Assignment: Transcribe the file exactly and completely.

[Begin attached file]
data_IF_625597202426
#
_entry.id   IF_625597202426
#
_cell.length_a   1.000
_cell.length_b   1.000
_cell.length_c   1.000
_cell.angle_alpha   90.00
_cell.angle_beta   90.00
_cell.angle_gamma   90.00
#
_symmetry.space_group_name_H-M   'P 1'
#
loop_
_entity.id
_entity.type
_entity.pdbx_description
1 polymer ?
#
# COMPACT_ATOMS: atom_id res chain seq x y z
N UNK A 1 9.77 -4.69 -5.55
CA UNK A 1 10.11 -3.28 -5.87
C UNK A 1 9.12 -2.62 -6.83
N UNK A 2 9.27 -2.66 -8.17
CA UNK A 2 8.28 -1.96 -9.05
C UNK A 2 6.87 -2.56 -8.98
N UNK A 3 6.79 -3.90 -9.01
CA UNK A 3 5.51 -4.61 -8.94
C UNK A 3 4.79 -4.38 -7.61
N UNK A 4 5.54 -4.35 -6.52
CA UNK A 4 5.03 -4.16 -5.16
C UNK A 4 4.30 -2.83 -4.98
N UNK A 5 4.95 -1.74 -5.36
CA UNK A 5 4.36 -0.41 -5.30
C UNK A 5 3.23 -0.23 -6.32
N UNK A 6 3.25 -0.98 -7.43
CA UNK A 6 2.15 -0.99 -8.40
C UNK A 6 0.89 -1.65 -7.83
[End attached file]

data_IF_625597202426
#
_entry.id   IF_625597202426
#
_cell.length_a   1.000
_cell.length_b   1.000
_cell.length_c   1.000
_cell.angle_alpha   90.00
_cell.angle_beta   90.00
_cell.angle_gamma   90.00
#
_symmetry.space_group_name_H-M   'P 1'
#
loop_
_entity.id
_entity.type
_entity.pdbx_description
1 polymer ?
#
# COMPACT_ATOMS: atom_id res chain seq x y z
N UNK A 1 9.77 -4.69 -5.55
CA UNK A 1 10.11 -3.28 -5.87
C UNK A 1 9.12 -2.62 -6.83
N UNK A 2 9.27 -2.66 -8.17
CA UNK A 2 8.28 -1.96 -9.05
C UNK A 2 6.87 -2.56 -8.98
N UNK A 3 6.79 -3.90 -9.01
CA UNK A 3 5.51 -4.61 -8.94
C UNK A 3 4.79 -4.38 -7.61
N UNK A 4 5.54 -4.35 -6.52
CA UNK A 4 5.03 -4.16 -5.16
C UNK A 4 4.30 -2.83 -4.98
N UNK A 5 4.95 -1.74 -5.36
CA UNK A 5 4.36 -0.41 -5.30
C UNK A 5 3.23 -0.23 -6.32
N UNK A 6 3.25 -0.98 -7.43
CA UNK A 6 2.15 -0.99 -8.40
C UNK A 6 0.89 -1.65 -7.83